Syncing your contacts

Android has, just like Calendar, a built-in autosync with your Google account’s contacts. Akonadi also has a Google Contacts resource, which you may use in similar fashion to the Google Calendar resource described above. Unfortunately it doesn’t work with me, and so I’m currently in the process of debugging it with Savago in #akonadi. YMMV, and I don’t know any good alternative to syncing this.

Syncing your todo lists

This is a pain. First off it should be plainly stated that Google’s Android does not have a stock to-do application. Google’s own laughable implementation of a to-do webapp in GMail is – well, I would use the most derogatory adjectives I could think of to describe it, but that would just mislead you into thinking that it is possible to quantify the horribleness of it (which it isn’t) – oh, where was I? Oh yes, Google’s to-do webapp doesn’t allow you to access it via ical or any sane format, is missing a ton of useful meta-tags which some people might want, and so you should probably scratch out trying to sync over Google’s to-do webapp.

The options do you have are limited to what exists on the Android marketplace to read your todo lists. The two major ones are Astrid Tasks and RememberTheMilk, both of which are very good. Let’s cover RTM first.

The biggest downside with RTM is that in order to use the Android application for it (which is very good), you have to be a RTM Pro user, which costs 25$ a year, which is actually worth it if you are really dependent on task lists. Alternatively you could use their mobile barebones webapp which looks ugly but gets the job done. Their main webinterface is probably the only webinterface I actually really enjoy using, but the downside is that you cannot interact with your tasks via KTodo – you get only readonly access via an iCal file (note that you can also use a version where your todo items are converted to events in your iCal file for use through the KOrganizer interface). So the final setup goes somewhat like this RTM Android App <– Push/scheduled syncs –> RTM Website and/or Google Calendar <– Read-only iCal file –> KTodo. It should be noted that RTM supports syncing with your Google Calendar as well, so that’s an added plus if you want to use that interface. Note that there is also a RTM Plasmoid, which just adds icing to the cake.

The alternative is Astrid Tasks. Whilst interfacewise a little more clunky it still does get things done. It can sync with a “space” on the online saas Producteev, which in turn allows you to manage it from there. It also does a two-way sync with Google’s to-do webapp, but is known to be buggy, YMMV. However from there it doesn’t seem to have a way to sync with KTodo. Luckily, in a twisted sort of way, it does allow you to sync to RTM via a now unofficial sync (due to RTM’s policies of not allowing other companies to make added profit from their system), and using RTM you can then do the same sync as above. However if you use Astrid Tasks even with syncing to RTM, you don’t need to be a RTM Pro user and hence everything is free. Your options are therefore Astrid Tasks Android App <–> Producteev/Google, or Astrid Tasks Android App <–> RTM <– Read-only iCal file –> KTodo.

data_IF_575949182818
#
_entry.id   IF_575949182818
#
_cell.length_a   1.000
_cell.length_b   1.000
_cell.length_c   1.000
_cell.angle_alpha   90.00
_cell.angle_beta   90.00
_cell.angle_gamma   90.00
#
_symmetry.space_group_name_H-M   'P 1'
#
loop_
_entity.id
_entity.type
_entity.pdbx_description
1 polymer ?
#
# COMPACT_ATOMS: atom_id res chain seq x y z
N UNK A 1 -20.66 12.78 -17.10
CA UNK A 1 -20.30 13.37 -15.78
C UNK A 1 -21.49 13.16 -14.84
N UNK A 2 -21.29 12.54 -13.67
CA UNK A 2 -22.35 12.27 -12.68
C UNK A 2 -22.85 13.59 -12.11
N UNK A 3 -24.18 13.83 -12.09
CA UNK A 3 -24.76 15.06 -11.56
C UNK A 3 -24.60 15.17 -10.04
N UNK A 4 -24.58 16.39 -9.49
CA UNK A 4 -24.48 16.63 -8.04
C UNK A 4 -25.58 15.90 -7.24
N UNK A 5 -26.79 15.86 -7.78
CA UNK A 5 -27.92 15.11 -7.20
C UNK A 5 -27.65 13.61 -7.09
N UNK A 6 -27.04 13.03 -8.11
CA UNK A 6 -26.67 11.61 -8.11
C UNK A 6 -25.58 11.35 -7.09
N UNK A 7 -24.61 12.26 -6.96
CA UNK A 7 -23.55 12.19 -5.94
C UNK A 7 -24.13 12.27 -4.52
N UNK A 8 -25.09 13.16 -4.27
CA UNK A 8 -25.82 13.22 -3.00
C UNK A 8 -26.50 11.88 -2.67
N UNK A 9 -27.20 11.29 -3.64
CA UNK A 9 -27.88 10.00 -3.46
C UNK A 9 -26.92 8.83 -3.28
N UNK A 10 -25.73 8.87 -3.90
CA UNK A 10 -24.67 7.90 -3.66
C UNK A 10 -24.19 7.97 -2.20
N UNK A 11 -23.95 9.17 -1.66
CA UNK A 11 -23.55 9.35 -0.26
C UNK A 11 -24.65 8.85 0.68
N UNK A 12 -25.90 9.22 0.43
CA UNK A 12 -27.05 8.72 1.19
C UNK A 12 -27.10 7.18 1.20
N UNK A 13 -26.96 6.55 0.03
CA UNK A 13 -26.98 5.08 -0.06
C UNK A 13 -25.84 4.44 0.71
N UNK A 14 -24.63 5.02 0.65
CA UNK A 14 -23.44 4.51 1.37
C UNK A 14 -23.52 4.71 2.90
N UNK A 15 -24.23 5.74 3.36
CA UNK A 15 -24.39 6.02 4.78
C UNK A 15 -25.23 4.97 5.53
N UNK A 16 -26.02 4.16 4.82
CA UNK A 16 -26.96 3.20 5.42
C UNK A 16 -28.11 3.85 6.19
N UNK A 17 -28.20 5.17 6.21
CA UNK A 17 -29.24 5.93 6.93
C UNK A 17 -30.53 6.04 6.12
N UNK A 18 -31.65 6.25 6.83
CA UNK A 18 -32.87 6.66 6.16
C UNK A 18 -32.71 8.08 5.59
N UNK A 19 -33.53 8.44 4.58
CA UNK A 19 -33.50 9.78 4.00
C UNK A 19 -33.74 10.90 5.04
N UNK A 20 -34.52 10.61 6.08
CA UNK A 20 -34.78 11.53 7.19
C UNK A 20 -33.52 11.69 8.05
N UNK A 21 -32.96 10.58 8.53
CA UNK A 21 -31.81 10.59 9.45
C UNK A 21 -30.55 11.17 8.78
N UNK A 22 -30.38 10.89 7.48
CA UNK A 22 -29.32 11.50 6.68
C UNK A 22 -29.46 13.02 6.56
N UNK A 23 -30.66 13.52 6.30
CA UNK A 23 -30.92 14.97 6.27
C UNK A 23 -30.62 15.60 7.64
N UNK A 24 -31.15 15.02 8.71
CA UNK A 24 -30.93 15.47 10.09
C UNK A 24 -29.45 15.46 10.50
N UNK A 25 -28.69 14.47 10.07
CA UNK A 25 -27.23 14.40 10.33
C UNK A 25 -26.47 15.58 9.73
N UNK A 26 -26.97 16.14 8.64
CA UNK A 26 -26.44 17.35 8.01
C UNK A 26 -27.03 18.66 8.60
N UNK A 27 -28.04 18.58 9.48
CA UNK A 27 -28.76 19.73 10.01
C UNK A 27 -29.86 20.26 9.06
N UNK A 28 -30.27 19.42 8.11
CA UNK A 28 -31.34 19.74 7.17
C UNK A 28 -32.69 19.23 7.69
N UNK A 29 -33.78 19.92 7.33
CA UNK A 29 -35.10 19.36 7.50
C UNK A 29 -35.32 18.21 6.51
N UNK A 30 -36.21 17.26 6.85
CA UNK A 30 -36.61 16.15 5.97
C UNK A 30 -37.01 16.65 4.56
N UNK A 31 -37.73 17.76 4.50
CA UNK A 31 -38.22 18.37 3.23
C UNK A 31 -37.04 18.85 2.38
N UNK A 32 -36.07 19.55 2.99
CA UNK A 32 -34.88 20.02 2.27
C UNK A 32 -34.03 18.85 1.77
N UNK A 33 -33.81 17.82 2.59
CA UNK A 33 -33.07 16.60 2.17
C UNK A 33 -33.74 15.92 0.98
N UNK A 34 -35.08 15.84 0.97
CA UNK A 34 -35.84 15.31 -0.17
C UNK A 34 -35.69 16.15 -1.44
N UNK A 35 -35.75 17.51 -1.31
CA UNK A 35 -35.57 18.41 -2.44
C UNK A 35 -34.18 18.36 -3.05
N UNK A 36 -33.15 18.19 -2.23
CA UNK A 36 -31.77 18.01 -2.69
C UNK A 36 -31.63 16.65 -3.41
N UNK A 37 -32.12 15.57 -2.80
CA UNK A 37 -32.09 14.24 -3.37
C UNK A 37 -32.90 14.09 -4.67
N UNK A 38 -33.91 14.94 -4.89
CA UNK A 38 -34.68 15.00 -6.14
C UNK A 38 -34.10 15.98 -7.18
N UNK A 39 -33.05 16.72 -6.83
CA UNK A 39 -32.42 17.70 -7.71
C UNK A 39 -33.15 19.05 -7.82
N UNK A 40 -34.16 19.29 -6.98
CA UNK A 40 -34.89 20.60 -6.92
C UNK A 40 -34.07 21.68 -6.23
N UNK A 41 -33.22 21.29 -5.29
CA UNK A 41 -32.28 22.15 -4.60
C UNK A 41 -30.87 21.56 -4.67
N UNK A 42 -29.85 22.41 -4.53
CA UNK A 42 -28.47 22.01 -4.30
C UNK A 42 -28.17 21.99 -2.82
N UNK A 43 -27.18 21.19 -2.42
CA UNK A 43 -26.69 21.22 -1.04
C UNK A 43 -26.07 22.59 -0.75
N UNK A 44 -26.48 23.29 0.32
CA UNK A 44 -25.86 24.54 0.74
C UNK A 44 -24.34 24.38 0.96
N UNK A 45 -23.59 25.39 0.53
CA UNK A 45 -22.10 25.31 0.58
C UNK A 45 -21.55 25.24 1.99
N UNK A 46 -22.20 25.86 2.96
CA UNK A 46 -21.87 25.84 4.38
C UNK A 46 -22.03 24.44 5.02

There is a third alternative – GTDAgenda. This webapp closely follows the original principles of Getting Things Done by David Allen. It’s a really powerful tool and comes with both a mobile site and Android application too. The only downside is that they are rather expensive and their free version is rather stripped down. Even when stripped down it does seem a little overkill for my needs, but it might be different for you.

My personal reccomendation is to just go with RTM.

Syncing your RSS feeds

Syncing your RSS feeds are a little tricky now that Akregator’s Google Reader sync is unmaintained and broken. Also Google doesn’t have a stock feeds application (why, oh why, Google, do you leave out the basics!) – update: actually it turns out they have recently published one. This pretty much limits you to running any Android app which syncs with Google Reader (there are a few out there, I personally use Pulse) – or you could just access Google Reader’s mobile application, which is really attractive for a mobile site I must say.

In the meantime, get somebody hacking on Akregator and fix that sync plugin!

… and reach your state of PIM-zen!

I hope that this guide has been helpful to those wanting to achieve that perfect sync across all their devices. Any tips and tricks I missed out please let me know in the comments.

Dion Moult